Glass Ceilings Draw Blood

The compounding toll of advocacy related to one’s own identities

Glass Ceilings Draw Blood

The Code of Professional Conduct for BC states that “[a] lawyer is a minister of justice, an officer of the courts, a client’s advocate and a member of an ancient, honourable and learned profession,” and encourages lawyers to steadfastly adhere “to the time-honoured virtues of probity, integrity, honesty and dignity.”1 To fulfil these responsibilities, we are trained to be rigorous, but dispassionate advocates who prioritise duty above personal interest and safeguard our reputations as the essential currency of our practice.

Many of the underlying principles of this approach are noble and draw people to the profession. But they can exact a compounding personal toll on those of us who advocate on issues related to our own identities. Because, whether we admit it or not, we are not just lawyers. We are humans. And it’s a rare human who can crack a glass ceiling without getting cut.

Advocacy related to one’s own identities can take many forms: standing in court arguing for the basic human rights of members of one’s community; fighting for equal respect within the profession; being tirelessly available for education, consultations, and representation to taking the risk of practising law authentically and openly as oneself. This is unique from other forms of advocacy because the harms addressed are not abstractions, but lived experience, and the consequences of failure are amplified and personal.

This conflicts with what is expected of lawyers. We are not supposed to be personally implicated in our work, to have feelings and bodies, or to risk our reputations. Yet advocacy related to one’s own identity requires all of these and regularly risking being seen as a nuisance, a bad lawyer, a poor representative of one’s community, or overly sensitive for simply raising concerns and seeking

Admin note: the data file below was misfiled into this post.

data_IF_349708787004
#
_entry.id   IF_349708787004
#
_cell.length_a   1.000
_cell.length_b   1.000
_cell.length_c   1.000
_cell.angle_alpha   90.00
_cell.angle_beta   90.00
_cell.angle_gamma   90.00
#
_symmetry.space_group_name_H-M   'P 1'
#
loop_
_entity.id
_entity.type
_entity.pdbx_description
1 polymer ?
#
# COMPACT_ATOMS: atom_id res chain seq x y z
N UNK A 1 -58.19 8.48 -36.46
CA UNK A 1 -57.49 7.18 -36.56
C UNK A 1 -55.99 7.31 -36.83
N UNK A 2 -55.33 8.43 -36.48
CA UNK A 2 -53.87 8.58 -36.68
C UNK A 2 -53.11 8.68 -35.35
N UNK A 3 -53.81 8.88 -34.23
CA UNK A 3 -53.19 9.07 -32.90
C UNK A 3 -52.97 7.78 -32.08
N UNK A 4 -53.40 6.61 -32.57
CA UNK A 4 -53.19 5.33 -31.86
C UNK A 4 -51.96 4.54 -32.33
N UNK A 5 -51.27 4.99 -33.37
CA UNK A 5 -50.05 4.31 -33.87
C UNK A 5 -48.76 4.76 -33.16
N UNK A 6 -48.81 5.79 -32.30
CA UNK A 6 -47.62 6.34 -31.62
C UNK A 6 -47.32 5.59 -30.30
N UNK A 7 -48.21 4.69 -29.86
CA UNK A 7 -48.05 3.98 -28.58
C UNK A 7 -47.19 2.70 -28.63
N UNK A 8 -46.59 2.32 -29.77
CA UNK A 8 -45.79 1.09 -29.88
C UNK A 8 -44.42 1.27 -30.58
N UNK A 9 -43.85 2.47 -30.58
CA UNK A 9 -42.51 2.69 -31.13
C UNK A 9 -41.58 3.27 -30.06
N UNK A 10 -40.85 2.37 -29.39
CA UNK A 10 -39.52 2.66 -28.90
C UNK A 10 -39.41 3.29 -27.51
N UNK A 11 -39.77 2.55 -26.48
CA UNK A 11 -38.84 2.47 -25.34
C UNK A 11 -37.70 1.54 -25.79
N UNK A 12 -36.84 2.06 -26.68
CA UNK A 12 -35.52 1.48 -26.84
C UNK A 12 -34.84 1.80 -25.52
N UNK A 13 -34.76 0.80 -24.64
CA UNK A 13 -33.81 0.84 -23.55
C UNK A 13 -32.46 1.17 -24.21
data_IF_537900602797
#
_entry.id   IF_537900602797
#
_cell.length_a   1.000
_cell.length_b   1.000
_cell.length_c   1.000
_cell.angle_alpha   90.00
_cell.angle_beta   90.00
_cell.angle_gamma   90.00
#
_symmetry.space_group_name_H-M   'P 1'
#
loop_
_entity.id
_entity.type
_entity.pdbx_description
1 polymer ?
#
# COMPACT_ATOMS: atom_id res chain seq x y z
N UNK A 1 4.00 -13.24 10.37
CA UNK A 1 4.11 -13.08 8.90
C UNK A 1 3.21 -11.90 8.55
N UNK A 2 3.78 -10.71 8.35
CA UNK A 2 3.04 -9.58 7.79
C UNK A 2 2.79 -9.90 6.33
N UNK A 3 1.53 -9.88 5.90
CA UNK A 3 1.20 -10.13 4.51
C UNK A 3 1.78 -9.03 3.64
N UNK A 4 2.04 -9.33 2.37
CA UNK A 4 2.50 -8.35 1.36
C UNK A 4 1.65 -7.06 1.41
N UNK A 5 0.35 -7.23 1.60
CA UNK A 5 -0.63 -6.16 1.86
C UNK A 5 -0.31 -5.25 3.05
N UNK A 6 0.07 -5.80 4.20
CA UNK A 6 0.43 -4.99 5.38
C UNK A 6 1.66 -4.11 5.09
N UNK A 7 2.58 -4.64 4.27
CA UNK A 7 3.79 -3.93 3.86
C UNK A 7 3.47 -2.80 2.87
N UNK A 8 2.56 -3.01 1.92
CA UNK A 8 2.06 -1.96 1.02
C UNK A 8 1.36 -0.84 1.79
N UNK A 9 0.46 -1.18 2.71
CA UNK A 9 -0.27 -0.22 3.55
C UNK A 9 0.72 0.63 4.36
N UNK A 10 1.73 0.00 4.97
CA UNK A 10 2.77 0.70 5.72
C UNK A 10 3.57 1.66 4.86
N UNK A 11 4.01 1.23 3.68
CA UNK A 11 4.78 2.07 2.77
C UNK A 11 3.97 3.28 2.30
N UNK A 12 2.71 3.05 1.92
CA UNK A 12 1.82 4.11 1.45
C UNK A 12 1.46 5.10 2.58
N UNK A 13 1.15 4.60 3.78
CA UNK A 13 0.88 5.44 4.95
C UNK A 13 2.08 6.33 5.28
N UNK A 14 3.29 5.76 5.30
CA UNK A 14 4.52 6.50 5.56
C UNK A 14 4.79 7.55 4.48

equal treatment.

The value of the work that marginalized lawyers do to improve our system and our society is incalculable. They are the change-makers that keep our laws and society moving slowly, hopefully inexorably, closer to alignment with our values. But the compound physical, emotional, and social toll of working in these conditions is intense.

The National Study on the Psychological Health Determinants of Legal Professionals in Canada helps quantify the toll.2 It found an alarming level of mental health challenges in the profession across the board, but when it comes to lawyers with “diverse” identities, the results are downright devastating.

Lawyers with disabilities and those who are Indigenous, ethnicized, and/or 2SLGBTQ+ were found to experience significantly higher rates of psychological distress, moderate to severe depressive symptoms, and burnout compared to those who are not differently abled, are White, straight, and cisgender.3 For example, one of the biggest gaps is the finding that 61.9% of non-binary legal professionals have experienced suicidal ideation since beginning their careers, compared to 24.1% of legal professionals as a whole, and 11.8% of the Canadian population over their lifetime.4

Discrimination experienced outside of professional practice likely contributes to these alarming numbers, but what happens within the profession also matters. For example, one of the most highly significant risk factors identified was emotional demand, which is inseparable from advocacy related to one’s own identity.5 The study also found that lawyers with marginalized identities experience higher levels of incivility and violence in the workplace, including unwarranted criticism, unsolicited sexual advances, threats of violence, and bullying.6

What keeps people going despite these challenges? Very often it’s steadfast commitment to the potential and principles of our profession. But the personification of the virtues of probity, integrity, honesty, and dignity alone does not protect the human who is doing the work. We also need acknowledgement, resources, support, and more people to share the burden. And we clearly need change.

  1. Ibid 2.1-5(f). |
  2. |
  3. Pages 200-202, 210-211, 219-220, 233-234. |
  4. Pages 39-43, 221, 224. |
  5. Page 70. |
  6. Pages 319-323, 325. |

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